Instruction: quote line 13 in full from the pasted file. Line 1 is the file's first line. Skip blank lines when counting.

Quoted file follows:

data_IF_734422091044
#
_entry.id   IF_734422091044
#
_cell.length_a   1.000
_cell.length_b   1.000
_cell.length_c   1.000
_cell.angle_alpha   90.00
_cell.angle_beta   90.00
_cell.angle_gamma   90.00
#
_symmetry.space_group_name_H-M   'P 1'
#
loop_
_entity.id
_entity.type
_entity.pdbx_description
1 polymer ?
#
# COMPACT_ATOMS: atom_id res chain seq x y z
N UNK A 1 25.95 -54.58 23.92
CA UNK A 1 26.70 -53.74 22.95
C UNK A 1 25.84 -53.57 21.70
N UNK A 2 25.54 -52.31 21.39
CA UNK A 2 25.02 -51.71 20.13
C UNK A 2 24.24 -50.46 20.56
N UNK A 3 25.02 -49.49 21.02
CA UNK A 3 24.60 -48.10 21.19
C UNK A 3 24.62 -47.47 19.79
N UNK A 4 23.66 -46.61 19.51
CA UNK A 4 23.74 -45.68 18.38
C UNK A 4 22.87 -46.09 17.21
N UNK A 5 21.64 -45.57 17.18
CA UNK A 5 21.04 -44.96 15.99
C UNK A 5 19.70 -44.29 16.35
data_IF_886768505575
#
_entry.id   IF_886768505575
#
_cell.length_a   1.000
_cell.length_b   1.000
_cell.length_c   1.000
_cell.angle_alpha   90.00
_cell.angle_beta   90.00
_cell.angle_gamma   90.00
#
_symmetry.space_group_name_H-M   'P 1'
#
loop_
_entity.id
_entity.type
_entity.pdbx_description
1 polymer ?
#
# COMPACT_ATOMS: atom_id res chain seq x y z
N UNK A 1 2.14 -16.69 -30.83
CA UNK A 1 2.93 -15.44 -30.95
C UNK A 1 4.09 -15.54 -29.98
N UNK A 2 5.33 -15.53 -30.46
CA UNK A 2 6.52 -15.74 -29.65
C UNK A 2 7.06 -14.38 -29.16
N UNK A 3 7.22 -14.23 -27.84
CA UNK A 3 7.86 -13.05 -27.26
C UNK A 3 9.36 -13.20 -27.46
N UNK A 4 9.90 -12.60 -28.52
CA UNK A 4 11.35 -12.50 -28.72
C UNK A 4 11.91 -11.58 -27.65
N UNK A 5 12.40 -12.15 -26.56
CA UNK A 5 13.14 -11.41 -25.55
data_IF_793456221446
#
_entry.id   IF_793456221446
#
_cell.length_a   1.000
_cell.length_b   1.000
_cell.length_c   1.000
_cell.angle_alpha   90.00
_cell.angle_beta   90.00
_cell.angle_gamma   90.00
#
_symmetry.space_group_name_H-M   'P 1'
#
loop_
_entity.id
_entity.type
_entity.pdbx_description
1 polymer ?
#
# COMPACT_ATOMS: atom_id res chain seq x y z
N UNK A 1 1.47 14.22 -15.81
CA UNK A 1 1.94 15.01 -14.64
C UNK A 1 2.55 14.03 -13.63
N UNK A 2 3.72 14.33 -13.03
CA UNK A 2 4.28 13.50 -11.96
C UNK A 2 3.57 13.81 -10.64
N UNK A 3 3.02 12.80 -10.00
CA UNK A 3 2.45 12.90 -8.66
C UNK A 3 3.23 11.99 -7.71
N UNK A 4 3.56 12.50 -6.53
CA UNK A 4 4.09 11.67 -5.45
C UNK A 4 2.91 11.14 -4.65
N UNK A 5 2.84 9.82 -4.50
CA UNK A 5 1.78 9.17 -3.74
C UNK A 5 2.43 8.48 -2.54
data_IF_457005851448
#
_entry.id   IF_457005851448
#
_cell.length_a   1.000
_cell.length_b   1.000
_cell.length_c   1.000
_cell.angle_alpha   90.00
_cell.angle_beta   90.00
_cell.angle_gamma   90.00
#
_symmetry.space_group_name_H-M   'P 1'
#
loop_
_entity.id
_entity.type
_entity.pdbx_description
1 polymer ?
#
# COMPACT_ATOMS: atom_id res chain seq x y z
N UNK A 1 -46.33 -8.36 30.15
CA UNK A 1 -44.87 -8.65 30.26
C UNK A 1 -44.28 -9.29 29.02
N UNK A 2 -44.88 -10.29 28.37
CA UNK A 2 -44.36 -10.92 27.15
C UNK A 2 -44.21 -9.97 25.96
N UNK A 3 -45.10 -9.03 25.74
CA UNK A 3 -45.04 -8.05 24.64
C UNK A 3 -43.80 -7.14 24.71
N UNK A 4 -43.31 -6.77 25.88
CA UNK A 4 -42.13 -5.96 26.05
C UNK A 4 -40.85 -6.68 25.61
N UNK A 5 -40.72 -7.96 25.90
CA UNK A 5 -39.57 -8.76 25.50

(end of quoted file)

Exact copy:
#